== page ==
Next Step:
I've scheduled a professional bike fitting from a local bike shop. I prefer a LBS that's been trained on the Serotta Size Cycle Fit System (eg High Gear/La Vista).

Basically, the fit system is a stationery bike with swappable parts that allow the best combination of handlebars, stem, peddles, seat tube and saddle positioning for your individual body measurements.

While the Serotta fit cycle is typically used before purchasing a new bicycle, my fitting will be on the actual cyclocross frame with parts swapped out from the fit system.

Originally as a road-noobie, I wondered whether the expense of a professional bike fit was justified. I don't anymore. Not only does it make you more comfortable and efficient on the bicycle, it's an investment that will significantly reduce the risk of repetitive-use injury. A bad fit could lead to a nagging knee injury, requiring rest and a possible visit to the Physical Therapist. Obviously, opportunity costs (downtime + therapy) are a lot more than doing it right the first time.

Consider getting a professional fitting. While it won't make you a better wheel-sucker than Shim, it will make for a greater overall riding experience.

Wednesday, September 9, 2009

Cross Noob

Thanks to an offer for a cyclocross frame, fork and headset that I couldn't refuse from Mike Miles, I'm in the planning stages of building up a new bike.

* Cantilever brakes: looking to purchase

* Gears: 1x9 single chainring or a double crank?
* Wheelset
* Tire size and brands

Race Calendar
While my calendar is sketchy for Omaha's cyclocross weekend, I'm not counting out racing in KC or Des Moines. Please share any comments, tips, and must-do races.

Thursday, September 3, 2009

The Buddy System

I took a couple weeks off from the bike recently. It wasn't due to injury or lack of motivation. It was simply being busy before going on a week's vacation.

By the time I got back to saddling up Old Yeller, my conditioning wasn't optimal. I decided that the Wednesday night group ride would be a good test of fitness.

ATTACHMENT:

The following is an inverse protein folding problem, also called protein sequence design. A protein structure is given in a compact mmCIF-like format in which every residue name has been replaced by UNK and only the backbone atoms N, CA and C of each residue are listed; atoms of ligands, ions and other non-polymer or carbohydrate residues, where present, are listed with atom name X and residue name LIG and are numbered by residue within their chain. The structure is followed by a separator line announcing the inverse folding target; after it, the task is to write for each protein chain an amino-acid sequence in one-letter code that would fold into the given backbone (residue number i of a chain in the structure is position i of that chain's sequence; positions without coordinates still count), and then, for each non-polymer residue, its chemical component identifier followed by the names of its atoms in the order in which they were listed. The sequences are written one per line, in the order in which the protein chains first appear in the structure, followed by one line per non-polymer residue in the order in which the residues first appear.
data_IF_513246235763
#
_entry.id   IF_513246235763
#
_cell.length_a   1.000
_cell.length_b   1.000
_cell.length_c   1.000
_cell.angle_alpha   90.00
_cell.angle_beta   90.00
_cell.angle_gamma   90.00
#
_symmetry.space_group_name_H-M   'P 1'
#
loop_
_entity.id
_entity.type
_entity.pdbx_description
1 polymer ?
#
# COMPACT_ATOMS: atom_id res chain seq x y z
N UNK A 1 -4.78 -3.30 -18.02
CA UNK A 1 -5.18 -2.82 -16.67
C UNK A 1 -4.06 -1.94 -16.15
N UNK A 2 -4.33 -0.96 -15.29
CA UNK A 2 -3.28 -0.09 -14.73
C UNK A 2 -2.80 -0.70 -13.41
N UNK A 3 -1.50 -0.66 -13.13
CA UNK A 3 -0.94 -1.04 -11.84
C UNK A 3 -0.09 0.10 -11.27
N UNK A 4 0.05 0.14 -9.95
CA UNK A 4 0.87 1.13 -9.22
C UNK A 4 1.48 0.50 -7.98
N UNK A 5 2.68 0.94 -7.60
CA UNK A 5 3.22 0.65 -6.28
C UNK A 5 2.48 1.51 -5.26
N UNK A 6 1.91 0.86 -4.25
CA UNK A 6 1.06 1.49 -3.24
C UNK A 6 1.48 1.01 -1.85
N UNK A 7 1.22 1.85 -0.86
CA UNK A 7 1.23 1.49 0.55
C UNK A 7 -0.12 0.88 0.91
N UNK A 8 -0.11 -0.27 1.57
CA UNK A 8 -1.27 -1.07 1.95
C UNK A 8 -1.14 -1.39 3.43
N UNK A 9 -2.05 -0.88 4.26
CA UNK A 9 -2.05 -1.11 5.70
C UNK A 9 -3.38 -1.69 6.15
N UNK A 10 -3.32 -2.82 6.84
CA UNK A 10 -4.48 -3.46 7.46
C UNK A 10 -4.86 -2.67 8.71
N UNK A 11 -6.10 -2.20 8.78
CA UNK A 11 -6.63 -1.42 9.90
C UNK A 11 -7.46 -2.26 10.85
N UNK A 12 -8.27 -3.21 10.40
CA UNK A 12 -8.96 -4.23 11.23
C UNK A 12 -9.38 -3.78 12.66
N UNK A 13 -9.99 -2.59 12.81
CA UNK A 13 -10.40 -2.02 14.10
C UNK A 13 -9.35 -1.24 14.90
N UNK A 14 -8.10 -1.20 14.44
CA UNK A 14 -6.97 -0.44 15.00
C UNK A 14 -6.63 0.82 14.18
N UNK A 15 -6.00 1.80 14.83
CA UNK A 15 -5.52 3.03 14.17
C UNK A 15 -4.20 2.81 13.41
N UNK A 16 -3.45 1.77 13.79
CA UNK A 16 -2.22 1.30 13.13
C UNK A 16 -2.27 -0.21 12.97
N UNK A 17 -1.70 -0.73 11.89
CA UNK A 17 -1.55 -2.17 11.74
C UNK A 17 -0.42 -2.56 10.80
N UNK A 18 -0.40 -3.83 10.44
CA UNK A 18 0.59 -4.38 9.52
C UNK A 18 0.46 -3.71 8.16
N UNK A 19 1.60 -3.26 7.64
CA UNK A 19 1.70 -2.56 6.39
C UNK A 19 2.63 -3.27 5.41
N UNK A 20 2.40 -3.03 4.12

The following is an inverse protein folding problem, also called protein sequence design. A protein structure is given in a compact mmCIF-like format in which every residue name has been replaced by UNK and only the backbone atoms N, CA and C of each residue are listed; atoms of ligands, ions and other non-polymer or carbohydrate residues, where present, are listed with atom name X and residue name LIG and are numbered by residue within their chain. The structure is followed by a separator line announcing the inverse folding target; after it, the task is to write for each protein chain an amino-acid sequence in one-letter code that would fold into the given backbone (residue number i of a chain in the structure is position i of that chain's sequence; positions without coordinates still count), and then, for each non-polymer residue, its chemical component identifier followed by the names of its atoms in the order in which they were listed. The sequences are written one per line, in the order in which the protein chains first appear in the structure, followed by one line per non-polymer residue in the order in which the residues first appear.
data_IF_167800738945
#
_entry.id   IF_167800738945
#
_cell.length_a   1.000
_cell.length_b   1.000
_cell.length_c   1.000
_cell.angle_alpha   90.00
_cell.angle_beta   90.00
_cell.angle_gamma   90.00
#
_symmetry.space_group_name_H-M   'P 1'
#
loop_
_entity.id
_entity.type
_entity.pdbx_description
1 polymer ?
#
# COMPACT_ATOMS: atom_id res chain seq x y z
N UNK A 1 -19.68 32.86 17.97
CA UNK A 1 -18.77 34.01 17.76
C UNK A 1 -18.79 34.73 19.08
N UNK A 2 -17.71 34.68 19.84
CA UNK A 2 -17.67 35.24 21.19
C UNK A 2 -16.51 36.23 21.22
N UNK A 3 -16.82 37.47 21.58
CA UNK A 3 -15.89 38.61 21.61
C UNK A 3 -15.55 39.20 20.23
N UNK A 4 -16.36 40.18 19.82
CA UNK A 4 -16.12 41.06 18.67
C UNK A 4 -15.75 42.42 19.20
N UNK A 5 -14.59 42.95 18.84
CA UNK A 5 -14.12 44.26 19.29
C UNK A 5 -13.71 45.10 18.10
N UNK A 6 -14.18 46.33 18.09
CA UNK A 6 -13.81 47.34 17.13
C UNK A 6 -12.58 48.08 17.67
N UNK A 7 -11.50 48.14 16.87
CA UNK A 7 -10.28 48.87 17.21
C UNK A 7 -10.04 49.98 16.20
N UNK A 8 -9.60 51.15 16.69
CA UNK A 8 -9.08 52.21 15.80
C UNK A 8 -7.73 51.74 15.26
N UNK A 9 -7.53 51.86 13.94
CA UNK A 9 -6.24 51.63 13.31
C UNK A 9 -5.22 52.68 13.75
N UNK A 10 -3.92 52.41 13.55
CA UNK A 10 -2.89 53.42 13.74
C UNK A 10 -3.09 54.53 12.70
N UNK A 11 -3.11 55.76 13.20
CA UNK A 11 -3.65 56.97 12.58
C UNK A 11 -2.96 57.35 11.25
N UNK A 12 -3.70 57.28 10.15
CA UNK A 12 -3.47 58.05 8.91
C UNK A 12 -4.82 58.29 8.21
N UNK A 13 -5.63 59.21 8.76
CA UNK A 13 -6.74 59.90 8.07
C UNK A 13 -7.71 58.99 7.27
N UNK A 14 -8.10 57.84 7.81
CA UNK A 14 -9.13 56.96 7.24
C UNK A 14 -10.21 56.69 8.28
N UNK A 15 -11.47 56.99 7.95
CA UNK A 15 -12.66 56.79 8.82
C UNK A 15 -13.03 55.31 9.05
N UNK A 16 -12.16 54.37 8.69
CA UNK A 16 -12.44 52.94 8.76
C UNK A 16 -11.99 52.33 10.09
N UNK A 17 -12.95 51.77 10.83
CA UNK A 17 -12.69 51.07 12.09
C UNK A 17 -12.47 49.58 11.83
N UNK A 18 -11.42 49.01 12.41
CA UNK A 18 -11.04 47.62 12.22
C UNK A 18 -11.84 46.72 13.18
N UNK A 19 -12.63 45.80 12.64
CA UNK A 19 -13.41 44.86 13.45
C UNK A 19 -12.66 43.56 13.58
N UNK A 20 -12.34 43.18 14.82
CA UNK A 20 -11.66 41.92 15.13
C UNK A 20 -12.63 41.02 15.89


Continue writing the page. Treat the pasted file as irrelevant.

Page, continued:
The axe fell quickly. There was no mercy. After being severely dropped about five miles from Ft Calhoun, I had to solo (hobble) back to the regrouping point. Thankfully, there was my good old pal Shim, who like Charlton Heston with a touch of gray, was visibly concerned while stoically shepherding the wayward back into the fold of the group. I was saved! What relief I felt to know that would be spared the misery of slaving away solo for the next hour.

After a quick respite, three of us -- Shim, Joe Savoie and I -- were on the chase to reel in Kevin Limpach and John Wait along S HWY 75. As we took turns pulling to make up the ground, I was growing alarmed at a rising heart rate & dead-feeling legs. Then, with only 10 meters to close, Limpach and Wait launched a massive counter attack. Crap!

Shim and Joe managed to bridge up. I flamed out and was going backwards; my heart knocking on my ribs. By myself again, misery became my company.

But yet at another regrouping miles down the road, there was my good old pal waiting for me again. Shim's not bad, I thought. In fact, for the remainder of the ride back to the Trek store, he let me hang on his wheel. Moses would've been proud to see such a sight.


A few days later, having rested and licked my wounds, I joined the UP lunch riders, Wes and Ed. Shim was absent. I was about to tell the group about the Wednesday night ride when I found out that they already knew the story.

Ed: So I heard that you had a bad night on Wednesday. Shim said you really sucked, man. What happened?

Wes: He also said that he was the only one to bridge up to Limpach -- that you and everyone else were dropped.

And on and on and so forth. Sucker puncher! Even more, throughout the rest of that ride, I listened to the embellishments and self-aggrandizement Shim had concocted about himself and his impressive riding skills. Sucker punching megalomaniac!!


[ FFWD-> Boyer's Chute Pace line on this week's Trek ride ]

Brady: I heard that you were talking behind my back & telling how much I sucked last week.

Shim: I wasn't talking behind your back. You just weren't there.

[ FFWD-> one revolution through the pace later ... ]

Shim: Anyway, I didn't say you sucked. I said you blew.


Fifteen minutes later, after being dropped on the first of the two Ponca hills, I was on the chase and closing the gap on Shim, Limpach and Pete Duryea. Though aware of the similarities from the previous week, I was determined. This time, I was stronger and brimming with WSCG confidence.

With rapid staccato breathing, a forehead dripping burning sweat into my eyes and hot snot bubbling around my nose, I valiantly (rabidly?) pushed forth. 20 meters, almost there... 15 meters...

And as if on queue at 10 meters, Shim, Limpach and Pete stand and launch a counter attack.

My engine sputtered and flamed out. Again. And just before the group crested the hill to leave me for good, Shim calls back, "C'MON BRADY, YOU CAN DO IT!!"

What a buddy. What a pal.

That is Shim.